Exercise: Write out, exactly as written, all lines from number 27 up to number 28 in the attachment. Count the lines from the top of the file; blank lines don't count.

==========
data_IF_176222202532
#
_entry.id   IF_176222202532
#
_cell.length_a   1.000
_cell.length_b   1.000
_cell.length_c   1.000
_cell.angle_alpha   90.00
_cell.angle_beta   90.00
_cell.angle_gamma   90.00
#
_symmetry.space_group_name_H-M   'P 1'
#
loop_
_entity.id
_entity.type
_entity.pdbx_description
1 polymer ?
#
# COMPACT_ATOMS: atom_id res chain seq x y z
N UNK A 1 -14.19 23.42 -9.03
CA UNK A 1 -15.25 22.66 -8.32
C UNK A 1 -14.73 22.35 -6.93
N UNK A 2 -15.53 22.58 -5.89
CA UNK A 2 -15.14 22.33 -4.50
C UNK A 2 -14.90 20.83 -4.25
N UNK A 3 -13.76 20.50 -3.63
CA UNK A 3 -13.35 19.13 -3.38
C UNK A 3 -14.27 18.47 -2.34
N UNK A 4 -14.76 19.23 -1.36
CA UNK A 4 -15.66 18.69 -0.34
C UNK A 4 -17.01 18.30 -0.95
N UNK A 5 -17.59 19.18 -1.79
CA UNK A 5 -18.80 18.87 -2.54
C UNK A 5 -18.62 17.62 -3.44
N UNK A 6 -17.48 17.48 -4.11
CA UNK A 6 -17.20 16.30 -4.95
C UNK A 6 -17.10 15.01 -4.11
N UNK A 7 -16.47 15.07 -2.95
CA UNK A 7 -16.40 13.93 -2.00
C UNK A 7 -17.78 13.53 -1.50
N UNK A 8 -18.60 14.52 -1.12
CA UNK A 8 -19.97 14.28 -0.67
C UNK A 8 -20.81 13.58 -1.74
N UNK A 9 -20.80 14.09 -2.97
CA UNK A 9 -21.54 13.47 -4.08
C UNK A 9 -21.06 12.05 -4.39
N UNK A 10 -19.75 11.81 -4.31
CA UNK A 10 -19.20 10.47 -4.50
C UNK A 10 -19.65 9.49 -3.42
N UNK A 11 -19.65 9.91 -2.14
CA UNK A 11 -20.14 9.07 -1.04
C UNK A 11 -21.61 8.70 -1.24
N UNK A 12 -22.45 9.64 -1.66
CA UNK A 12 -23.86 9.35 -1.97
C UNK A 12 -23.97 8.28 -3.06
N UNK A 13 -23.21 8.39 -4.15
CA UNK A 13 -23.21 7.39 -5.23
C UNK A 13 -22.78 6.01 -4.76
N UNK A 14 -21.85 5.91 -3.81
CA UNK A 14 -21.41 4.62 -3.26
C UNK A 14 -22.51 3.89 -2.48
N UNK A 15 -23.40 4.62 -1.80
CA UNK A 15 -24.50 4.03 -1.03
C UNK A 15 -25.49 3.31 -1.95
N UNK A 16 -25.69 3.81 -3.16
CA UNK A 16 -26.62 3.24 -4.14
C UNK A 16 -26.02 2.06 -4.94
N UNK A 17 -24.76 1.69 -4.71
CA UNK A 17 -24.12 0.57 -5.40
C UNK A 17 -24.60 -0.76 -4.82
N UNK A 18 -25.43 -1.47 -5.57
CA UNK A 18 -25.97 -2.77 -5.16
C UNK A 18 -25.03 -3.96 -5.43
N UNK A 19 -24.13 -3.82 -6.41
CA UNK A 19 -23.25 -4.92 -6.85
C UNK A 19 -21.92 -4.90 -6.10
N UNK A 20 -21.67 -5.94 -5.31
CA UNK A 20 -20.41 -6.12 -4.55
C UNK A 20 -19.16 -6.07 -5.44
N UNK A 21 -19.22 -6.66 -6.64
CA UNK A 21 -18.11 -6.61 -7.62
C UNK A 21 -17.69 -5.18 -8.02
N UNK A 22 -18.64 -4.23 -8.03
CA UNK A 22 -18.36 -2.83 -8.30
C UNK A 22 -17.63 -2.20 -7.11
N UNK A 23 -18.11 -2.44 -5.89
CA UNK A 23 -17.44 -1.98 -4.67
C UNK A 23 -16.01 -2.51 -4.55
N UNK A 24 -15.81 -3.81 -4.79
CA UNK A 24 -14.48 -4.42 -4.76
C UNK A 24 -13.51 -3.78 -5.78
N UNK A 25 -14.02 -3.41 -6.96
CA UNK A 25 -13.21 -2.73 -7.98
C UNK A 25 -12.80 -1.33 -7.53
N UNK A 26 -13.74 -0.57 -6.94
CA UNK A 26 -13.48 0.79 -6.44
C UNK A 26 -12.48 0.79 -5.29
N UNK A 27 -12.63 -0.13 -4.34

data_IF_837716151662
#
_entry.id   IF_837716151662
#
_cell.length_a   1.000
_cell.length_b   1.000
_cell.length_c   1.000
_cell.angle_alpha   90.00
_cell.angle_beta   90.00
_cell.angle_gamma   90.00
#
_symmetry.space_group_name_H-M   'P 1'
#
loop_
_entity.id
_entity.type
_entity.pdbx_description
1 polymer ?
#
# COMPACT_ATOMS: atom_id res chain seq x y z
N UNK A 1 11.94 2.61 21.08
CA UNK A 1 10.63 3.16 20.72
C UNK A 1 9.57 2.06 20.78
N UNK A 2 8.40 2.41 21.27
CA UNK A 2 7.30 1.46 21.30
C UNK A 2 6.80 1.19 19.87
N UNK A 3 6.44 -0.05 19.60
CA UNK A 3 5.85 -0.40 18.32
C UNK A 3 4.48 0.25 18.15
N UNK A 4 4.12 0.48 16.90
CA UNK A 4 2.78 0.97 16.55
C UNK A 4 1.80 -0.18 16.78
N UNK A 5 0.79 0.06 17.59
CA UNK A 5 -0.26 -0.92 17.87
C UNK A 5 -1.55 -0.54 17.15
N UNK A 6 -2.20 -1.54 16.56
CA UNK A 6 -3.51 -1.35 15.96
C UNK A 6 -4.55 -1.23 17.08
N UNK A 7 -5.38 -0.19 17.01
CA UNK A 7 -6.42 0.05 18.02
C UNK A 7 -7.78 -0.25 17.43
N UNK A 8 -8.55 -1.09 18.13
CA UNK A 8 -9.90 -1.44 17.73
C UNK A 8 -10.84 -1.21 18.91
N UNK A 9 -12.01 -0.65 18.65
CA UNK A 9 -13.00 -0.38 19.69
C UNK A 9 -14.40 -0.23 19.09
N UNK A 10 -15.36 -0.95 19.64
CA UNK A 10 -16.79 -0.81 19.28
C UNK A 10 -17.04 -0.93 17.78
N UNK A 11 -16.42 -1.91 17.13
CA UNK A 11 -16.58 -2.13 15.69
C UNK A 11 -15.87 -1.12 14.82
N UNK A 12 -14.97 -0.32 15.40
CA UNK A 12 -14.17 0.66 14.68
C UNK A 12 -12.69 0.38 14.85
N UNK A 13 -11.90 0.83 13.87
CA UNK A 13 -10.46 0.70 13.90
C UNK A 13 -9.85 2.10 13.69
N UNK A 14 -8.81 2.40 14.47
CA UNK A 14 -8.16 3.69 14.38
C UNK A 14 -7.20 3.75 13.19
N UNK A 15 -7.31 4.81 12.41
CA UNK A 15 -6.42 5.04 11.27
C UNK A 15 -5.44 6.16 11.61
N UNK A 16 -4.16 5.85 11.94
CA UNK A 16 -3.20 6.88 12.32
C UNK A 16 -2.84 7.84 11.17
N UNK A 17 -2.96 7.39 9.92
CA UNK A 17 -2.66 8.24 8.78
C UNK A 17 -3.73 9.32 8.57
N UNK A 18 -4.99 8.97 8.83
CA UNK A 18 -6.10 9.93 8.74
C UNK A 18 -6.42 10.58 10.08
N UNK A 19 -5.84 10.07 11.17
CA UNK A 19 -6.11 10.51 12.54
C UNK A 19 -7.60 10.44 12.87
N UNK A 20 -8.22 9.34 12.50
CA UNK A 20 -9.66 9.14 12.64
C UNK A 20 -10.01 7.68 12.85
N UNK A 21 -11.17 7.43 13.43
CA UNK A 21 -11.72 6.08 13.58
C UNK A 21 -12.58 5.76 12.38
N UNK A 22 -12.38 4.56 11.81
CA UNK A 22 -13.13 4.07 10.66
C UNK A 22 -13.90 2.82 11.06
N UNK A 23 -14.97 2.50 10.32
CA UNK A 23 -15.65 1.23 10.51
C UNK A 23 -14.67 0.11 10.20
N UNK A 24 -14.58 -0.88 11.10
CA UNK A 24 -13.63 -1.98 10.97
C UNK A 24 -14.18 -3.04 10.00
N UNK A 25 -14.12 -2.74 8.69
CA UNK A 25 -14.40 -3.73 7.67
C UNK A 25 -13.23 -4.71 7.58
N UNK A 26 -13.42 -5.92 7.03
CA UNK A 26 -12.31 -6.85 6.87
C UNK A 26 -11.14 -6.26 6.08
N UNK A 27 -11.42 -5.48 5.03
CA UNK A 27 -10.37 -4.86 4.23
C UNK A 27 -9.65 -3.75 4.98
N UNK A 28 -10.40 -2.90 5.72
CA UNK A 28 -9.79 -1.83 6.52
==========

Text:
N UNK A 3 -13.76 20.50 -3.63
CA UNK A 3 -13.35 19.13 -3.38